The problem:

In my application I have a simple Blender scene consisting of:

  • 4 cameras (all parented to a single object)
  • some lights
  • a couple of meshes.

As a rendering engine I use EEVEE and custom materials.

The user of my application needs to move the cameras, change the lights power and record the list of travelled positions while looking at a sufficiently photorealistic real-time rendering of the scene as seen from the 4 cameras.

I created an addon for this, and it kind of works but the Blender interface is too cumbersome to be given to non-expert users.

Therefore I decided to move all the user iteraction to a more intuitive external UI application (written in Python) that communicates to a Blender instance running in background without UI. The communication is already set-up, the only doubt is how to render the 4 viewports in real-time and send the renders to my application.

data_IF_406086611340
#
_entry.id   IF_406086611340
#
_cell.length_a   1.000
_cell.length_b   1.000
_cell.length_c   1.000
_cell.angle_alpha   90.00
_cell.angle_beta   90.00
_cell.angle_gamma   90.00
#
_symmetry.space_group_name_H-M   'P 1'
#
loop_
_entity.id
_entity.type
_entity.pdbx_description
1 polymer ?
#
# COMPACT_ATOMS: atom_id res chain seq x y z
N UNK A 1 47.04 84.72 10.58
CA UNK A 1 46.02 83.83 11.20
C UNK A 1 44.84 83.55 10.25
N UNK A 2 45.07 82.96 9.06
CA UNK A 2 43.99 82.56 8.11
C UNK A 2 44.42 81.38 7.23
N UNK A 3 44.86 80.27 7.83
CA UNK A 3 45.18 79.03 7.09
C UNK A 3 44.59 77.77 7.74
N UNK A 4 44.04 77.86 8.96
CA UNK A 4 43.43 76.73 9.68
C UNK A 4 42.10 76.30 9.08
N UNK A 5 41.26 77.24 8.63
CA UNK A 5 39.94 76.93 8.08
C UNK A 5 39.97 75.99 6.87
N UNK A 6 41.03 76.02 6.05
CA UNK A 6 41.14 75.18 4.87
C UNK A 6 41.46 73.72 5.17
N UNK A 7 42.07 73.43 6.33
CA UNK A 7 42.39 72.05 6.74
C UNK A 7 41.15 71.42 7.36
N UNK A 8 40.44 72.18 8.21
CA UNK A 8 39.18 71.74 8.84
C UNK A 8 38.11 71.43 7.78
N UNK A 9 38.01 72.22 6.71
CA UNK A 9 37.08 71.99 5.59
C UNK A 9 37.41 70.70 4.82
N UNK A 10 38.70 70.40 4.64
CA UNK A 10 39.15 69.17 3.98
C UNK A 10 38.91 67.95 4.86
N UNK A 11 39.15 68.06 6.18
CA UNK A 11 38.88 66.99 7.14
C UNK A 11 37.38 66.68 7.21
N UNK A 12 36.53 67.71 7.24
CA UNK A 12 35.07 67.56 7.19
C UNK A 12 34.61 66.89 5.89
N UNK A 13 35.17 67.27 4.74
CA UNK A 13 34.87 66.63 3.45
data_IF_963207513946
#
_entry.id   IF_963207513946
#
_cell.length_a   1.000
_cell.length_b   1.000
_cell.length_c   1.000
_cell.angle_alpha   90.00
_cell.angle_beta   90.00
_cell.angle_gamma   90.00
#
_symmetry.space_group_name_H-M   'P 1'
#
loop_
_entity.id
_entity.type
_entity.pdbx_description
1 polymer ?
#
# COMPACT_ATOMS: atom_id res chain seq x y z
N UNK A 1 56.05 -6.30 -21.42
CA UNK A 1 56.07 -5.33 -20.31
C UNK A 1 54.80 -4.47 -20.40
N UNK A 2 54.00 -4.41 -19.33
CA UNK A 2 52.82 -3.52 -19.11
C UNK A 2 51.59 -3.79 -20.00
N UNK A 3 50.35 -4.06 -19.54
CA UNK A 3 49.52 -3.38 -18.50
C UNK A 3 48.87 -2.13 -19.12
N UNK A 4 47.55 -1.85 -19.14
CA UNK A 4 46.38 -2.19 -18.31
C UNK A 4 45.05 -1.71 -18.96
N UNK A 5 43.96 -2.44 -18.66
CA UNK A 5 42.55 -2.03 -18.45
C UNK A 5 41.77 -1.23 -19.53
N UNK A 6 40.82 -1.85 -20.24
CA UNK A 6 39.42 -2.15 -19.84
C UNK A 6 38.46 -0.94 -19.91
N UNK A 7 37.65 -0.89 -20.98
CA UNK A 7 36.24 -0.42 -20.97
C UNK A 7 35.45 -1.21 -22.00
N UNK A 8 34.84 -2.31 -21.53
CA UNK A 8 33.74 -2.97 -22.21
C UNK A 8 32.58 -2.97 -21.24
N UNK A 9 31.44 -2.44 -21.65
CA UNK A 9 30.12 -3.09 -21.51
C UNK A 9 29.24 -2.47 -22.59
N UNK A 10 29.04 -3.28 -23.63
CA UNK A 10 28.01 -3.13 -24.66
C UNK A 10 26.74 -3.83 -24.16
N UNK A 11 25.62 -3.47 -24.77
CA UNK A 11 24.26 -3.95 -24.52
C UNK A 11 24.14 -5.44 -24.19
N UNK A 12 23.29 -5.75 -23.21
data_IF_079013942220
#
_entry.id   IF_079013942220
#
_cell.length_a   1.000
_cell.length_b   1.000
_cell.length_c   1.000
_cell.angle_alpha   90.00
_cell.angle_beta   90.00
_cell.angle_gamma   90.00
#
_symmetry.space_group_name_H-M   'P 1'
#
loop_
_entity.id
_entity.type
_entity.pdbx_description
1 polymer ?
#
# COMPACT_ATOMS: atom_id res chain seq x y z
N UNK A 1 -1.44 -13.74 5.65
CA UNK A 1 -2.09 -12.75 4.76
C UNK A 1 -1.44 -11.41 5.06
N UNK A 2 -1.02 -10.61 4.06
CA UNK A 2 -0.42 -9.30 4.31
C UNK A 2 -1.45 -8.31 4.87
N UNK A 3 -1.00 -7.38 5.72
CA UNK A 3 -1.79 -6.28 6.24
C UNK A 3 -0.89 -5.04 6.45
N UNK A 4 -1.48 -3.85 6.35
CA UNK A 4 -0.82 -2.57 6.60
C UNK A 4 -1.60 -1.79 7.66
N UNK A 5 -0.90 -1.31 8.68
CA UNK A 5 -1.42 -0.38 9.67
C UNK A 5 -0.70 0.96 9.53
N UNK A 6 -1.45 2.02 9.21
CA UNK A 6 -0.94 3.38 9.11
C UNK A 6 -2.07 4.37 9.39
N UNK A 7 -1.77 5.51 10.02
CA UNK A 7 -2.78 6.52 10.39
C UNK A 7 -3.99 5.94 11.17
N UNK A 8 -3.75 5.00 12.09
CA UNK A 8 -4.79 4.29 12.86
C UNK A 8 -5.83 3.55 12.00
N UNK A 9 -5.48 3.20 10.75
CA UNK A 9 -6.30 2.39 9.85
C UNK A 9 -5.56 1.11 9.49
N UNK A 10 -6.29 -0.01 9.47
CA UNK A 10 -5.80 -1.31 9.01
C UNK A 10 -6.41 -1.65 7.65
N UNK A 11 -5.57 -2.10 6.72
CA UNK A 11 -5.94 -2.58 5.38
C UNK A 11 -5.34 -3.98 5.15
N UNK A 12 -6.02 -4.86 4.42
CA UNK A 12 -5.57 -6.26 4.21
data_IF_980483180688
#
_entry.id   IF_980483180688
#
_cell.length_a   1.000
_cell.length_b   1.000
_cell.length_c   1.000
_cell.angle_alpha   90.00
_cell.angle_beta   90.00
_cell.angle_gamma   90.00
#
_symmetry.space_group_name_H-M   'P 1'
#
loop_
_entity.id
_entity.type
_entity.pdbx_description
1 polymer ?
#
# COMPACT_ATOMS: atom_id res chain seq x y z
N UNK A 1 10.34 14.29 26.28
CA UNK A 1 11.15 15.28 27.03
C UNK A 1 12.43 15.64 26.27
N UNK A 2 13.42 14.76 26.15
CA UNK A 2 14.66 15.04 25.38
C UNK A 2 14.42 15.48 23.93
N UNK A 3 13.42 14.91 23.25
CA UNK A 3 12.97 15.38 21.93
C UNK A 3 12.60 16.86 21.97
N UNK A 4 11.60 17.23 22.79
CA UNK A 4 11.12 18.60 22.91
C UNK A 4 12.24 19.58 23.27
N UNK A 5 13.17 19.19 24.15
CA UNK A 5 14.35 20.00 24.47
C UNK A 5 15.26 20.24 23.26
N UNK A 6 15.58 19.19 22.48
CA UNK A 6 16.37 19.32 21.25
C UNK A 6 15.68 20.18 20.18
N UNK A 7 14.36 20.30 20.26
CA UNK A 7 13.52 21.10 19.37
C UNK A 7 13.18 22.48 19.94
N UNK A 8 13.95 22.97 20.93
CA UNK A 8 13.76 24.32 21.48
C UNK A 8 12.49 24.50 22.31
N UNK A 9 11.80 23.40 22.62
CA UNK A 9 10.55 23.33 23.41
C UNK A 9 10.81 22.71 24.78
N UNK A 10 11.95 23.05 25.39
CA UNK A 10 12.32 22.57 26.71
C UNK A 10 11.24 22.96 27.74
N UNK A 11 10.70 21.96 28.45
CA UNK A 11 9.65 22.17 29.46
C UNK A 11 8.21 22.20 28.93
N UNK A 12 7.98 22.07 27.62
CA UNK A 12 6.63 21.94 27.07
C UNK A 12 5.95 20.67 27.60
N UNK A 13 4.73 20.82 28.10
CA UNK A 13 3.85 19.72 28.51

In other words: if in Blender I move a camera or change a light's power the rendered viewport is updated in real-time. I want to achieve the same feeling, giving some commands from my Python application to the background renderer and receiving back the rendered images within tolerable delay.

My solution so far:

For the communication infrastructure I use GRPC, so no particular delay/overhead should come from this.

At the moment, whenever the user performs any action in the UI an update message is sent to Blender, that triggers a render() command in Blender (actually, 4 render(), one for each camera present in the scene) thus saving the 4 renders in a folder. Once rendering is completed, Blender sends a finished command to the external application that picks up the rendered image files and displays them in the UI

The results:

The proposed architecture works but is too slow to be usable. Even lowering down the resolution of the renderings it takes 3-4 seconds to complete the renderings, so for every update the user has to wait that much time to see the updated rendering, therefore killing the real-time requirement.


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